Rebecca Munday, Staff Writer
Students gathered in Solms Hall on March 27 to have some fun at Korean Game Night, which was put on by the K-Pop Group on campus. The event was held as part of the International Student Organization’s (ISO) Hallyu Fest to celebrate Korean Culture.
K-Pop is the only genre of music whose songs can be identified by the choreography in the music videos.
One of the games played at the event was “Guess the Choreography” where the video showed an animated silhouette dancing out the choreography of a song and the players had to guess the song without hearing the artist’s name, title, any of the lyrics or any of the music.
It may seem impossible that the songs could only be identified by the choreography alone but some of the students started shouting out the songs in less than ten seconds.
Another game they played asked them to guess the title of the song and artist who sang it after hearing only ten seconds of the song.
The students broke into the teams “Team This Side” and “Team That Side.”
The teams were supposed to take turns guessing the song title and artist but arguments quickly broke out between the teams. Later on, they discovered only a small percentage of people in the room knew all the songs they were guessing and the teams started out with an uneven number of players. So two people moved from Team This Side to Team That Side.
During one of Team That Side’s turns, they were trying to figure out which song was playing. While they were still deliberating, Binh Hoang, who was on the other team, practically jumped out of his chair, waving his hand and said, “Can we steal it? I can do the dance too!”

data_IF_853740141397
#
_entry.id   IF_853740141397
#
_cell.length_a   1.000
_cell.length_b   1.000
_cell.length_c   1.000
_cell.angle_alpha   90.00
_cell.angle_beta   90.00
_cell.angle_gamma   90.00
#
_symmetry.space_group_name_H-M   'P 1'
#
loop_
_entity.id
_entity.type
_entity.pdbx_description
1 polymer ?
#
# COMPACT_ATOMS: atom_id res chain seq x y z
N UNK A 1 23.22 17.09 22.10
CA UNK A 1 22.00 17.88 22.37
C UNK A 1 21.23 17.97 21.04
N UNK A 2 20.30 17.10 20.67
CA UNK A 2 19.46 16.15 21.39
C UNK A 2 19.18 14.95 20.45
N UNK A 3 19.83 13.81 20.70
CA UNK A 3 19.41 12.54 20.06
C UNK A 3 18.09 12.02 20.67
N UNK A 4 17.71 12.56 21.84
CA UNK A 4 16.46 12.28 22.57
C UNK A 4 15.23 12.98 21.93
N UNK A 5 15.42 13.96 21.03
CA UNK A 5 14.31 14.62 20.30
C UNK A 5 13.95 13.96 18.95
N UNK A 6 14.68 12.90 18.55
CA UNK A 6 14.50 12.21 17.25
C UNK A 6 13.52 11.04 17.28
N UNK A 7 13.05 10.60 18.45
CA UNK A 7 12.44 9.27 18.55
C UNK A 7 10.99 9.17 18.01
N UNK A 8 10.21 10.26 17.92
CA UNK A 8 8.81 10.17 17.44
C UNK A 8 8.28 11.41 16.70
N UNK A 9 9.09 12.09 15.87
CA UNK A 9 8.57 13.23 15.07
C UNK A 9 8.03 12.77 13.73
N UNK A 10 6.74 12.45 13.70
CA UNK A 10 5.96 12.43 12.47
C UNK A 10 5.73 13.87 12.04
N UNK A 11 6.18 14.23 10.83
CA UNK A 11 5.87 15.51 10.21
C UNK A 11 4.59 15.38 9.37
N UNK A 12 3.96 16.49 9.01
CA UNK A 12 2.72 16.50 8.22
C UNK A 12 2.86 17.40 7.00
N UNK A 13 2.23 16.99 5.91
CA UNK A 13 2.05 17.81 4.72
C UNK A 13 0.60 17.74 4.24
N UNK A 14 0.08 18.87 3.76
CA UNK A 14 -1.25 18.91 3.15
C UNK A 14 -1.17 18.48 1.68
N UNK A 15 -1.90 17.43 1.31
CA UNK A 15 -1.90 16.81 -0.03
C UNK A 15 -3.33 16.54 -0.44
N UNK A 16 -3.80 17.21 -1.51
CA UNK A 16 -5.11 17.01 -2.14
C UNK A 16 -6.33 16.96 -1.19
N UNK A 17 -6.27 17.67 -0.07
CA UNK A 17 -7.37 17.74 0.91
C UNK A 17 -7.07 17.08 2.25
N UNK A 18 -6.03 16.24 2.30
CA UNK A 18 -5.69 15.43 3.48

So neither team got the points.
Most of the lyrics showcased in the songs were hard to follow because the singer(s) sang so fast. It seemed like the kind of music that would require listeners to listen to the songs over and over to understand all of the lyrics.
However, even when one does not appreciate or understand all the lyrics, the beat and choreography in the music videos were intriguing to the students.
By the end of the night, especially after the previously mentioned game, it seemed clear that K-Pop fans create a whole new meaning for the word “fandom.”
If you’re interested in participating in Hallyu Fest, go to their next event on April 11 called Korean 1101 from 11 a.m. – 2 p.m in Solms Hall 110, where you’ll learn how to write and speak Korean.